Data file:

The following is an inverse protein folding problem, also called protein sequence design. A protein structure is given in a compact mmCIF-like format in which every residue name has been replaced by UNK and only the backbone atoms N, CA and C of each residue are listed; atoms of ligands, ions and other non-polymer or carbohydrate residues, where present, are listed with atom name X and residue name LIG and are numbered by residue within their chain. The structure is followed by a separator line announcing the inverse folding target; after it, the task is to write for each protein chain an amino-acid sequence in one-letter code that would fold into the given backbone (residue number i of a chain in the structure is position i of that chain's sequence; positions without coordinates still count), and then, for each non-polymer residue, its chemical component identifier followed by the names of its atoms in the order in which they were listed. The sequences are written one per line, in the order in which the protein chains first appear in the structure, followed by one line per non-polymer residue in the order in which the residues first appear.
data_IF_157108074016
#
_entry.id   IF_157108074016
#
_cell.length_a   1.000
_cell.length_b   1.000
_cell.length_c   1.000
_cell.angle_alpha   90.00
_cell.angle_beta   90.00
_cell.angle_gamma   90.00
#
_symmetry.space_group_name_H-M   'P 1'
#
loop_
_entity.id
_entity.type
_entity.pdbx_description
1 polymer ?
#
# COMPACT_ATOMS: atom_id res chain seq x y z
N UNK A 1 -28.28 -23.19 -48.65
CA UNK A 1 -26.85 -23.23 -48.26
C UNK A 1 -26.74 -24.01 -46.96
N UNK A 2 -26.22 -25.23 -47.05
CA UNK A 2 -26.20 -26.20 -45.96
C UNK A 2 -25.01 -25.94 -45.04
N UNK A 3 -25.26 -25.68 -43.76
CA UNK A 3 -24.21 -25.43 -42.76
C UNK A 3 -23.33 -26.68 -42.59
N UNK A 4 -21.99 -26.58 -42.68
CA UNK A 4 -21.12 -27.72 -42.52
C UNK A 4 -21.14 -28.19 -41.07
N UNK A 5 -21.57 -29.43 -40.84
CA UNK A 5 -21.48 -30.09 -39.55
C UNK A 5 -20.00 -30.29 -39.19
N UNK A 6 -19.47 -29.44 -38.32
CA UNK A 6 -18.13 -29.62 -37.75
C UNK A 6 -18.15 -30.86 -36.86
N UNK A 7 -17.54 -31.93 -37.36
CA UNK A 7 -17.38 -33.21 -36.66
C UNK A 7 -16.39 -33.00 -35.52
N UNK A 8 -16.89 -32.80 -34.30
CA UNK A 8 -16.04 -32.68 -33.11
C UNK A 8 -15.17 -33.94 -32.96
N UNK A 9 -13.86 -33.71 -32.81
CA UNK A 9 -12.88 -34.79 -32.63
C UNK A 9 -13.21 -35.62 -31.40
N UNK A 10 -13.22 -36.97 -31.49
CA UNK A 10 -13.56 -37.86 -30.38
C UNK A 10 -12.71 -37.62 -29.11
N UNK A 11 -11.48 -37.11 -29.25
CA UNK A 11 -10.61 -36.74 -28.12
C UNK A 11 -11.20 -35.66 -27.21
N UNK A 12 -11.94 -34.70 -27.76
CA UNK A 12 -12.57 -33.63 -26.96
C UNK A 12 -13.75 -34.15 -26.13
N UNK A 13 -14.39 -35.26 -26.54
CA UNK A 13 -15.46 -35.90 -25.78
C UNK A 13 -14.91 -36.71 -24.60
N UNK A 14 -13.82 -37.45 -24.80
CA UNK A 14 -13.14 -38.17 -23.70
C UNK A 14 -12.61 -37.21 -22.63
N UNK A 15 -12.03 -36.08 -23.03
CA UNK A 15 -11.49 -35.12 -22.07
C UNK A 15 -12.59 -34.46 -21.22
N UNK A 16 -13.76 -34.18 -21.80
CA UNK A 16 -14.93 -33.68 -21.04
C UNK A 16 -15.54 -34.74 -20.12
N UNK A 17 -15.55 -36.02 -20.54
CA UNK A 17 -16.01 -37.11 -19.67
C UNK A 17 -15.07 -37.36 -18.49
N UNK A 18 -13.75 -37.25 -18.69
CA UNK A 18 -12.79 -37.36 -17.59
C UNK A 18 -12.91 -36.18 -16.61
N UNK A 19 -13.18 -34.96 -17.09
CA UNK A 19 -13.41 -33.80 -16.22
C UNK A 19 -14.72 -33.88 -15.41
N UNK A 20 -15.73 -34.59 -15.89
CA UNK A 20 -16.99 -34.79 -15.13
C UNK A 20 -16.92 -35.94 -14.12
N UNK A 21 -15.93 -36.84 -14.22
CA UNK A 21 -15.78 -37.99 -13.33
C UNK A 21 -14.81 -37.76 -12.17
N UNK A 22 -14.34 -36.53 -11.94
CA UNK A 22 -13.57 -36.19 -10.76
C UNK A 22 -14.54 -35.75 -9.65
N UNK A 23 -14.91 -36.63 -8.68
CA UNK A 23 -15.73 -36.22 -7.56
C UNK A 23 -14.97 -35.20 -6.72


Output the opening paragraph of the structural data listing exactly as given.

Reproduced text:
The following is an inverse protein folding problem, also called protein sequence design. A protein structure is given in a compact mmCIF-like format in which every residue name has been replaced by UNK and only the backbone atoms N, CA and C of each residue are listed; atoms of ligands, ions and other non-polymer or carbohydrate residues, where present, are listed with atom name X and residue name LIG and are numbered by residue within their chain. The structure is followed by a separator line announcing the inverse folding target; after it, the task is to write for each protein chain an amino-acid sequence in one-letter code that would fold into the given backbone (residue number i of a chain in the structure is position i of that chain's sequence; positions without coordinates still count), and then, for each non-polymer residue, its chemical component identifier followed by the names of its atoms in the order in which they were listed. The sequences are written one per line, in the order in which the protein chains first appear in the structure, followed by one line per non-polymer residue in the order in which the residues first appear.